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If you've seen videos of people who took part in the U.S. Capitol riot weeping in shock after being barred from boarding their flights home, you may feel as Oscar Wilde did upon reading a tragic passage from a Charles Dickens novel: "One must have a heart of stone to read the death of little Nell without laughing." But schadenfreude is not a good basis for government policy.

In the aftermath of the horrifying Jan. 6 rampage, the Transportation Security Administration said it was "processing hundreds of names with law enforcement agencies for a thorough risk assessment," with an eye toward putting some of them on the federal no-fly list. Incoming Senate Majority Leader Chuck Schumer thinks anyone who was inside the Capitol building should be kept off of airliners. "We cannot allow these same insurrectionists to get on a plane and cause more violence and more damage," he said.

It's an understandable reaction to a poisonous attack on our elected representatives and our democratic system. But it would also be a gross and dangerous expansion of an ill-conceived program with a record of errors and abuses.

The list was created as a way of preventing terrorists from hijacking planes as a handful of fanatics did on 9/11. Its value was always doubtful, because tighter screening at airports, reinforced cockpit doors, air marshals, and a ban on knives have virtually eliminated the chance of such takeovers. These days, the worst thing a jihadist could do on a plane is remove his mask.

TSA says those banned are "a small subset of the U.S. government Terrorist Screening Database (also known as the terrorist watchlist) that contains the identity information of known or suspected terrorists." Note that the no-fly list is not meant to cover ordinary criminals, nut cases, or congregants in the Cult of Trump. It's supposed to block only people on the terrorist watchlist — and not even all of them.

In practice, it has snared some people who posed no evident threat. In December, the Supreme Court allowed three Muslim men who were put on the list for refusing to become FBI informants to sue the responsible agents. The American Civil Liberties Union has represented clients who were blocked from flying for years, even though they had never been convicted of a crime — some of whom the government eventually approved to fly.

The no-fly list is secret, and as of 2016, it reportedly contained some 81,00 people, including about 1,000 who were U.S citizens or legal residents. From those figures, we can deduce that being a convicted criminal, even a violent one, does not prevent you from traveling by commercial airline any more than it prevents you from legally taking a train, driving a car, riding the subway, or hiking the Appalachian Trail. Felons can even get pilot's licenses.

There is no obvious reason that people who invaded the Capitol deserve to be singled out. Does someone who forced his way into a congressional office and stole items pose a greater risk than someone who broke into a house and made off with a laptop? Is someone who smashed a window to enter the Capitol building more likely to try to hijack a plane than someone who smashed a window to protest the killing of George Floyd?

There's a problem that Schumer and Co. might consider before proceeding: If the no-fly list becomes a way of punishing people for violating laws, a lot of Americans stand to lose. Should someone be kept off airliners for joining a Black Lives Matter march that ends with some protesters throwing rocks? If we're going to have a no-fly list, it ought to target potential terrorists, not every mope who lands in the joint.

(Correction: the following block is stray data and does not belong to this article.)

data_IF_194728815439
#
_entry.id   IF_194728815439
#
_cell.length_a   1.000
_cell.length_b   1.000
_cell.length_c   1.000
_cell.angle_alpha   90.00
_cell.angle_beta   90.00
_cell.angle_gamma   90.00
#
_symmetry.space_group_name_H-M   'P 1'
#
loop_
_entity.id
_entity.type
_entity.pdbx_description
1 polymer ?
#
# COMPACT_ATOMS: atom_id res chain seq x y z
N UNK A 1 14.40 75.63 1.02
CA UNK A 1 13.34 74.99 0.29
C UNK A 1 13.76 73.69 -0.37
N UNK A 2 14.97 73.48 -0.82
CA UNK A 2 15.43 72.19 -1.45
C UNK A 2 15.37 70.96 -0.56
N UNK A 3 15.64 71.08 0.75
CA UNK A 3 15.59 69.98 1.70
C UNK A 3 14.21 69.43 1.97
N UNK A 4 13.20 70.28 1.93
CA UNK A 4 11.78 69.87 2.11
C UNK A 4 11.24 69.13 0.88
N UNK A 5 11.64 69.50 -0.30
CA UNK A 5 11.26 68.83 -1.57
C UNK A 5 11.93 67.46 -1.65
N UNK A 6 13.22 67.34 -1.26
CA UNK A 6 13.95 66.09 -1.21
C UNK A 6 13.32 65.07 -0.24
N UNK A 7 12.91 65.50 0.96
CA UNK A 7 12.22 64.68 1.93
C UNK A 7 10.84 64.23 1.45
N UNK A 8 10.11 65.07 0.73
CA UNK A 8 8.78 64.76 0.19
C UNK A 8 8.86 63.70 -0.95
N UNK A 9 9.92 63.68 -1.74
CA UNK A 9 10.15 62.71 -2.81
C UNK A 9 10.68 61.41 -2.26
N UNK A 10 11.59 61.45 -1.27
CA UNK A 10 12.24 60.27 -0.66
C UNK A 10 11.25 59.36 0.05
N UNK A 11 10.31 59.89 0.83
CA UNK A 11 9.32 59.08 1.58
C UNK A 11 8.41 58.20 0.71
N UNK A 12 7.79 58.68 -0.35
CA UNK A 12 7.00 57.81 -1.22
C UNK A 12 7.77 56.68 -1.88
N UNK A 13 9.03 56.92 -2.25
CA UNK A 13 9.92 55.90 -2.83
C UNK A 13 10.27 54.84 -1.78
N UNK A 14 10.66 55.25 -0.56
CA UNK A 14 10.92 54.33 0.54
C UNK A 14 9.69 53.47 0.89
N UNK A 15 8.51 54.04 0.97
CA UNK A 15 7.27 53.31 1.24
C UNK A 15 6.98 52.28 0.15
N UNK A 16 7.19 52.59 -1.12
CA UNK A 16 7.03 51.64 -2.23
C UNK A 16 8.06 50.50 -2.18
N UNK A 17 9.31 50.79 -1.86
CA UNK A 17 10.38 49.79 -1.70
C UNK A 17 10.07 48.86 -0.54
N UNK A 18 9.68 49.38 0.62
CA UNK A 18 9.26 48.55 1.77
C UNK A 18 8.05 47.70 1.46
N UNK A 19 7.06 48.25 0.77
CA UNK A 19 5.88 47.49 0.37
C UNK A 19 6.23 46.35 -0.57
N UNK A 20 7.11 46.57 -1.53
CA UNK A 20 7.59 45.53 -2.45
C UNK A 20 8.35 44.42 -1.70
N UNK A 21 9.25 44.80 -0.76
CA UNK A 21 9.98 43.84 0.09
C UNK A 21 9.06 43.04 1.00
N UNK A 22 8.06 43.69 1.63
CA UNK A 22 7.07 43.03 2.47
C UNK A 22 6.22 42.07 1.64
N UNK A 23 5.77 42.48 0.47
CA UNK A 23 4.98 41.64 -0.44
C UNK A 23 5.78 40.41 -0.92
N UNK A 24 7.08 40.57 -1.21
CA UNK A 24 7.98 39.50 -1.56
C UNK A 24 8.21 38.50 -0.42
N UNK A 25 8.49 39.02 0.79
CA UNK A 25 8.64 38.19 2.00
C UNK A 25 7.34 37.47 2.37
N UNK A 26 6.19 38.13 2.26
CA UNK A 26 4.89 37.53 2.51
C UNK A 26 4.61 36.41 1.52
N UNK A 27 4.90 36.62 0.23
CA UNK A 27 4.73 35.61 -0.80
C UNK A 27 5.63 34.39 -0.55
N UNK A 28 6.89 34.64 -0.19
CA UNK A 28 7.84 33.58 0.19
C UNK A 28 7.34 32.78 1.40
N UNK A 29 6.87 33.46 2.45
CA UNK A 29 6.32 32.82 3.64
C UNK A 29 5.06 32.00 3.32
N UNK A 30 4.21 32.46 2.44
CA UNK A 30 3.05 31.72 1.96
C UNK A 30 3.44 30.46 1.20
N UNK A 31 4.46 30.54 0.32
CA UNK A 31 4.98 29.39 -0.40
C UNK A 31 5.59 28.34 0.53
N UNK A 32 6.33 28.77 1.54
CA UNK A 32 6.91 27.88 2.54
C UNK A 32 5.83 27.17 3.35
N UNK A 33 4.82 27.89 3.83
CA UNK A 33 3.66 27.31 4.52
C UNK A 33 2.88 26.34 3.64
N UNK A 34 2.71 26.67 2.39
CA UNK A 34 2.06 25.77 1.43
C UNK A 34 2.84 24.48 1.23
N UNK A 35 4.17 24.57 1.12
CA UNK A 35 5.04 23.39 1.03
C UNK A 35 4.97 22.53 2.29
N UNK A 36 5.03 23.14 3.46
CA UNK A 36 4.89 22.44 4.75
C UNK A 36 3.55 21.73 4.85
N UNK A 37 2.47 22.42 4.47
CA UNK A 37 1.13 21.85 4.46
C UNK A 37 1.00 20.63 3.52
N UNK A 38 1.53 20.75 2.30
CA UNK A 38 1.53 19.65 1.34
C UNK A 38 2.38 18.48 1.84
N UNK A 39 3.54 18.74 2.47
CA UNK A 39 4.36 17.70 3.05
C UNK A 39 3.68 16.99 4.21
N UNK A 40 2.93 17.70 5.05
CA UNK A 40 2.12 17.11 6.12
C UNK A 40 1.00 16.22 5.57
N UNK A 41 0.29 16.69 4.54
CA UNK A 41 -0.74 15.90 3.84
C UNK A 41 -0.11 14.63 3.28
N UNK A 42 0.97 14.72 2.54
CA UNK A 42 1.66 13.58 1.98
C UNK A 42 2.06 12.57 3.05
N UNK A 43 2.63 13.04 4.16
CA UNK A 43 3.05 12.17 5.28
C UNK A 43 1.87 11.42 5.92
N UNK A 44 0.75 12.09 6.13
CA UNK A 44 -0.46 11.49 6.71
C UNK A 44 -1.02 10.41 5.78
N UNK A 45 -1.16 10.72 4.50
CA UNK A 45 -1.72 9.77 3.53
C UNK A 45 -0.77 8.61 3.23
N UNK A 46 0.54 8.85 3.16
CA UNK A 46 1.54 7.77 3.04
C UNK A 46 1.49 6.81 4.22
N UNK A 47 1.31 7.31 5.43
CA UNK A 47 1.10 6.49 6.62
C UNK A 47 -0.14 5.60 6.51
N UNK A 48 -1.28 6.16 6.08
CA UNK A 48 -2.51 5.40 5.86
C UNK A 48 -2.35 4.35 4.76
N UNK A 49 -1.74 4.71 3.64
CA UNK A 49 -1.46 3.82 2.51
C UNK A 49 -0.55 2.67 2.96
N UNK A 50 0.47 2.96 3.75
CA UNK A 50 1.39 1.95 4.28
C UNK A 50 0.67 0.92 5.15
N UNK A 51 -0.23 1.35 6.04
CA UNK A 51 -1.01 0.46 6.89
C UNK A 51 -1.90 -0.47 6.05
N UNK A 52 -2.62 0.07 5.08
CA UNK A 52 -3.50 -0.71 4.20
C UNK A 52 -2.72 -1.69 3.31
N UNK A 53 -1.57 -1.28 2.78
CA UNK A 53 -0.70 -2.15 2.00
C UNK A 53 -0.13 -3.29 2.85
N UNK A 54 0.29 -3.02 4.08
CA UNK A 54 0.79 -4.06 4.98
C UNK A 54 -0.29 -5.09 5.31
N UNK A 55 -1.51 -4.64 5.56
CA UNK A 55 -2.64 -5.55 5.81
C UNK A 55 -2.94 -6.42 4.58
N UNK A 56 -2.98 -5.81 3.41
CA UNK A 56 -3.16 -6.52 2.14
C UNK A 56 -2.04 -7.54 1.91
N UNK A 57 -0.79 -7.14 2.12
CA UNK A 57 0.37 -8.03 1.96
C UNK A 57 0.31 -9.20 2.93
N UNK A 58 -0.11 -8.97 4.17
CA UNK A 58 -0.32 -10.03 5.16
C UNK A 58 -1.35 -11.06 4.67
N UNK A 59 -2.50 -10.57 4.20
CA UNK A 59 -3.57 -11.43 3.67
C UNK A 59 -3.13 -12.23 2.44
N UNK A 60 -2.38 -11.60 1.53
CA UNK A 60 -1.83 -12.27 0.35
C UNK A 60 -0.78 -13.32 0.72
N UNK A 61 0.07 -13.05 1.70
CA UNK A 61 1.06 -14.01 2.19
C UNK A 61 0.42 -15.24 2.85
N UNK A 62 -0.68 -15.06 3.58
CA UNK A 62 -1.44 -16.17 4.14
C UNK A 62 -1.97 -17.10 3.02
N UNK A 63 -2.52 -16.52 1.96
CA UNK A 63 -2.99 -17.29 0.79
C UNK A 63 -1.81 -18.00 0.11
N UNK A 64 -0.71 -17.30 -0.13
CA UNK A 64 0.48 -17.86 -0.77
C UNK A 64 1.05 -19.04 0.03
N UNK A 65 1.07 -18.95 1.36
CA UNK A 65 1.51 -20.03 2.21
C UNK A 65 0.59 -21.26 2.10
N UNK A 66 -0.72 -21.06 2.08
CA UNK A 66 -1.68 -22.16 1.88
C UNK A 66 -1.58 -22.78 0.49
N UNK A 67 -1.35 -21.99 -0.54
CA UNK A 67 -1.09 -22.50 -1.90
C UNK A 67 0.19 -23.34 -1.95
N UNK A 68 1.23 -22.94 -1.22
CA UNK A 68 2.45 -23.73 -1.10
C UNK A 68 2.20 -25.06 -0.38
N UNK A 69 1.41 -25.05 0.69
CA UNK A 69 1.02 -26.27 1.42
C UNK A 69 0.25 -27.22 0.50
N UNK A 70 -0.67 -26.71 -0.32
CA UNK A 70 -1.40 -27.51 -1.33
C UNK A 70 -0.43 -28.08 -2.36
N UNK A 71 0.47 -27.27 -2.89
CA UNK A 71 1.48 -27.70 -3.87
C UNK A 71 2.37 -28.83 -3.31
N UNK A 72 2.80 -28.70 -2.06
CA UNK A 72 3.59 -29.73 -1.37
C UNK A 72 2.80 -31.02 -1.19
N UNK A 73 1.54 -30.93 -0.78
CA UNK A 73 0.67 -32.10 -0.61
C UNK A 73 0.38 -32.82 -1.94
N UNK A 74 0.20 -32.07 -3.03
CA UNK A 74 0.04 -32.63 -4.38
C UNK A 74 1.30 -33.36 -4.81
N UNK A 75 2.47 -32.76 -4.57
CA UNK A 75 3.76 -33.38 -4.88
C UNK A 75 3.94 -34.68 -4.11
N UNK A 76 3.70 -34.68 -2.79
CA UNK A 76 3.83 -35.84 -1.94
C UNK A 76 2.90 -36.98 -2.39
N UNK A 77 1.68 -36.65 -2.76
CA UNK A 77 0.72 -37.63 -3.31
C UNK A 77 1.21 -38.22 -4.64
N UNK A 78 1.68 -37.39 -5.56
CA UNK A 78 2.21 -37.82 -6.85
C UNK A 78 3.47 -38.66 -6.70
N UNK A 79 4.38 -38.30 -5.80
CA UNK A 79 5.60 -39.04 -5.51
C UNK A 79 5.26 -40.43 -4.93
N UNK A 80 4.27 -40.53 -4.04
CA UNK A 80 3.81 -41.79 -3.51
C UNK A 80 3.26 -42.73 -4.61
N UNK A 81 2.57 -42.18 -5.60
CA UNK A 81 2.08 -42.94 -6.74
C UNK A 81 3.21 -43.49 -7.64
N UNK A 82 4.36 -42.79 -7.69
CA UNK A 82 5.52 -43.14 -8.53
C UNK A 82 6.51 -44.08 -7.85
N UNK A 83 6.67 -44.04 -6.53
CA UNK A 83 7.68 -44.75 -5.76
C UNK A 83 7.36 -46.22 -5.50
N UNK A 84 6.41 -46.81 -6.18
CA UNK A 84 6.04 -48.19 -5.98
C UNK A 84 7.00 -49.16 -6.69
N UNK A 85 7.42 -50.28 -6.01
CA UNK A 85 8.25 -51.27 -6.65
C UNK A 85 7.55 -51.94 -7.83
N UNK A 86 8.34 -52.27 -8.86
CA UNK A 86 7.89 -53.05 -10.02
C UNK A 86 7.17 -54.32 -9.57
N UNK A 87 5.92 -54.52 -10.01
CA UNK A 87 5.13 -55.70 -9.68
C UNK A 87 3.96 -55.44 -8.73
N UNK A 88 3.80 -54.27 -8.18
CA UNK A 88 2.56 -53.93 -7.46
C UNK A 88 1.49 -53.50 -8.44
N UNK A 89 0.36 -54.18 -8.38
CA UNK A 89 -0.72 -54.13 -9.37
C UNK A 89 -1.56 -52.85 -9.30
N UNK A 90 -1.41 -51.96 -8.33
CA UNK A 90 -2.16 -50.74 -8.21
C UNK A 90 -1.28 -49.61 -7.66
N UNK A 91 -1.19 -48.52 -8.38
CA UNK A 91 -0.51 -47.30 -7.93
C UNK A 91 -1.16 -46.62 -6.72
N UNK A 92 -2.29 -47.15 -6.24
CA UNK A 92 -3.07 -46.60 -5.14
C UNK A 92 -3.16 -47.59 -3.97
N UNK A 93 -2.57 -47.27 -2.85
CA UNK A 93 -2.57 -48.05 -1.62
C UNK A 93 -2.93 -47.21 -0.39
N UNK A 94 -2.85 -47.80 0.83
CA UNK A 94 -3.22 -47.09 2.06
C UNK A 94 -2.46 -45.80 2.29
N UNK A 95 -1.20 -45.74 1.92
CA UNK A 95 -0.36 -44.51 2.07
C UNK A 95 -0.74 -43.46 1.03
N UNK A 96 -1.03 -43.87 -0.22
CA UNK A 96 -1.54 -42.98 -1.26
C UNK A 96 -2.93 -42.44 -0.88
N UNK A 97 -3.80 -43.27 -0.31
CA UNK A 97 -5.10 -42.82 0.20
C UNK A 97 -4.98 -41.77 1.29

How airlines deal with passengers they deem disruptive or threatening, of course, should be largely up to them. After the riot, Alaska Airlines permanently banned 14 customers because they were "non-mask-compliant, rowdy, argumentative, and harassed our crew members." Other airlines took similar actions against dozens of unruly passengers. Like any private company, airlines are entitled to banish patrons who make a nuisance of themselves.

People who committed serious crimes on Jan. 6 can be prosecuted, convicted, and incarcerated, some of them for many years. But that's no reason to decree that anyone who invaded the Capitol should be literally grounded for life. The government has plenty of ways to punish those who broke the law. The no-fly list shouldn't be one of them.

Steve Chapman blogs at Follow him on Twitter @SteveChapman13 or at To find out more about Steve Chapman and read features by other Creators Syndicate writers and cartoonists, visit the Creators Syndicate website at

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Jeff Danziger lives in New York City. He is represented by CWS Syndicate and the Washington Post Writers Group. He is the recipient of the Herblock Prize and the Thomas Nast (Landau) Prize. He served in the US Army in Vietnam and was awarded the Bronze Star and the Air Medal. He has published eleven books of cartoons and one novel. Visit him at DanzigerCartoons.

Reps. Matt Gaetz, left, and Marjorie Taylor Greene on their "America First" tour.

Photo from Rep. Matt Gaetz's verified Twitter

Reprinted with permission from Alternet

At a time when Rep. Matt Gaetz of Florida is facing a federal sex trafficking investigation by the U.S. Department of Justice, Rep. Marjorie Taylor Greene of Georgia has jumped to his defense and joined forces with him for a fundraising tour. The far-right MAGA Republicans are both aggressive fundraisers, repeatedly stressing their unwavering devotion to former President Donald Trump. But according to Daily Beast reporter Roger Sollenberger, the Gaetz/Greene tour has "spent four times as much as" it has raised.

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